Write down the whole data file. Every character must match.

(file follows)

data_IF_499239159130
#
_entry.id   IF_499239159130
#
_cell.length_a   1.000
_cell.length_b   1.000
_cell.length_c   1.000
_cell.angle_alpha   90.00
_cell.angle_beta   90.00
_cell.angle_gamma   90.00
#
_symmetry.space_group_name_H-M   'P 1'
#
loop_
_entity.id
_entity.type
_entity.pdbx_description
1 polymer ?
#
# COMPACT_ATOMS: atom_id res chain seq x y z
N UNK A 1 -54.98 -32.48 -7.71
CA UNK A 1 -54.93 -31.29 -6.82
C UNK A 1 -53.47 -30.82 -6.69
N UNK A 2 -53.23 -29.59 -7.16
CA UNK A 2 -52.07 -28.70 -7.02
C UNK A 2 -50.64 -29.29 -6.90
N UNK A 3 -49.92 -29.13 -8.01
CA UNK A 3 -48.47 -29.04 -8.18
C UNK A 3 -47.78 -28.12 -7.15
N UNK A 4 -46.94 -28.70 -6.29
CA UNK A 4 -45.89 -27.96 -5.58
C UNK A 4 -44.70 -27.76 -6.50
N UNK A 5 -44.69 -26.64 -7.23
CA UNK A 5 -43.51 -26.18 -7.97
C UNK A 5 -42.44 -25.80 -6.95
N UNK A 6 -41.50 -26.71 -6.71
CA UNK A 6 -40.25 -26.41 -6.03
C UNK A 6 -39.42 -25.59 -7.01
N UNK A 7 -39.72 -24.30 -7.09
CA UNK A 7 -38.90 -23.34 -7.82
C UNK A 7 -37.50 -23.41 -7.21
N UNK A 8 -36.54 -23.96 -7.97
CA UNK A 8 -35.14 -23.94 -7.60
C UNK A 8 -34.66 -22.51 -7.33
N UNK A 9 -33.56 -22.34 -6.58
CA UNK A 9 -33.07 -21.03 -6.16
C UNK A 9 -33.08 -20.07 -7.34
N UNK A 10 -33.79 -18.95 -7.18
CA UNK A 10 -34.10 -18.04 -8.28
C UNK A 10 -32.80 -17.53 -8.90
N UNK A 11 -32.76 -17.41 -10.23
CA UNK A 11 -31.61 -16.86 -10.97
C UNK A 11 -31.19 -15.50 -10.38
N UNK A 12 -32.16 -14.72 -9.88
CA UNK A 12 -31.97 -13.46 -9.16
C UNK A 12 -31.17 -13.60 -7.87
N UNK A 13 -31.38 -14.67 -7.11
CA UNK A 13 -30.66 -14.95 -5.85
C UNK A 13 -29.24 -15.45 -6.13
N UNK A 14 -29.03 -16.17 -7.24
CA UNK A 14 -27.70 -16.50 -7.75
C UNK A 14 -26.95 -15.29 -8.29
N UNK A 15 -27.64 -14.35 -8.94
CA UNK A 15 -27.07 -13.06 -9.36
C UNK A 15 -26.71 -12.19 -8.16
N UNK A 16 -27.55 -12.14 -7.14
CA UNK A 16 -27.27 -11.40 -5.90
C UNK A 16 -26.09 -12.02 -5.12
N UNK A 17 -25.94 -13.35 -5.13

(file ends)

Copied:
data_IF_499239159130
#
_entry.id   IF_499239159130
#
_cell.length_a   1.000
_cell.length_b   1.000
_cell.length_c   1.000
_cell.angle_alpha   90.00
_cell.angle_beta   90.00
_cell.angle_gamma   90.00
#
_symmetry.space_group_name_H-M   'P 1'
#
loop_
_entity.id
_entity.type
_entity.pdbx_description
1 polymer ?
#
# COMPACT_ATOMS: atom_id res chain seq x y z
N UNK A 1 -54.98 -32.48 -7.71
CA UNK A 1 -54.93 -31.29 -6.82
C UNK A 1 -53.47 -30.82 -6.69
N UNK A 2 -53.23 -29.59 -7.16
CA UNK A 2 -52.07 -28.70 -7.02
C UNK A 2 -50.64 -29.29 -6.90
N UNK A 3 -49.92 -29.13 -8.01
CA UNK A 3 -48.47 -29.04 -8.18
C UNK A 3 -47.78 -28.12 -7.15
N UNK A 4 -46.94 -28.70 -6.29
CA UNK A 4 -45.89 -27.96 -5.58
C UNK A 4 -44.70 -27.76 -6.50
N UNK A 5 -44.69 -26.64 -7.23
CA UNK A 5 -43.51 -26.18 -7.97
C UNK A 5 -42.44 -25.80 -6.95
N UNK A 6 -41.50 -26.71 -6.71
CA UNK A 6 -40.25 -26.41 -6.03
C UNK A 6 -39.42 -25.59 -7.01
N UNK A 7 -39.72 -24.30 -7.09
CA UNK A 7 -38.90 -23.34 -7.82
C UNK A 7 -37.50 -23.41 -7.21
N UNK A 8 -36.54 -23.96 -7.97
CA UNK A 8 -35.14 -23.94 -7.60
C UNK A 8 -34.66 -22.51 -7.33
N UNK A 9 -33.56 -22.34 -6.58
CA UNK A 9 -33.07 -21.03 -6.16
C UNK A 9 -33.08 -20.07 -7.34
N UNK A 10 -33.79 -18.95 -7.18
CA UNK A 10 -34.10 -18.04 -8.28
C UNK A 10 -32.80 -17.53 -8.90
N UNK A 11 -32.76 -17.41 -10.23
CA UNK A 11 -31.61 -16.86 -10.97
C UNK A 11 -31.19 -15.50 -10.38
N UNK A 12 -32.16 -14.72 -9.88
CA UNK A 12 -31.97 -13.46 -9.16
C UNK A 12 -31.17 -13.60 -7.87
N UNK A 13 -31.38 -14.67 -7.11
CA UNK A 13 -30.66 -14.95 -5.85
C UNK A 13 -29.24 -15.45 -6.13
N UNK A 14 -29.03 -16.17 -7.24
CA UNK A 14 -27.70 -16.50 -7.75
C UNK A 14 -26.95 -15.29 -8.29
N UNK A 15 -27.64 -14.35 -8.94
CA UNK A 15 -27.07 -13.06 -9.36
C UNK A 15 -26.71 -12.19 -8.16
N UNK A 16 -27.55 -12.14 -7.14
CA UNK A 16 -27.27 -11.40 -5.90
C UNK A 16 -26.09 -12.02 -5.12
N UNK A 17 -25.94 -13.35 -5.13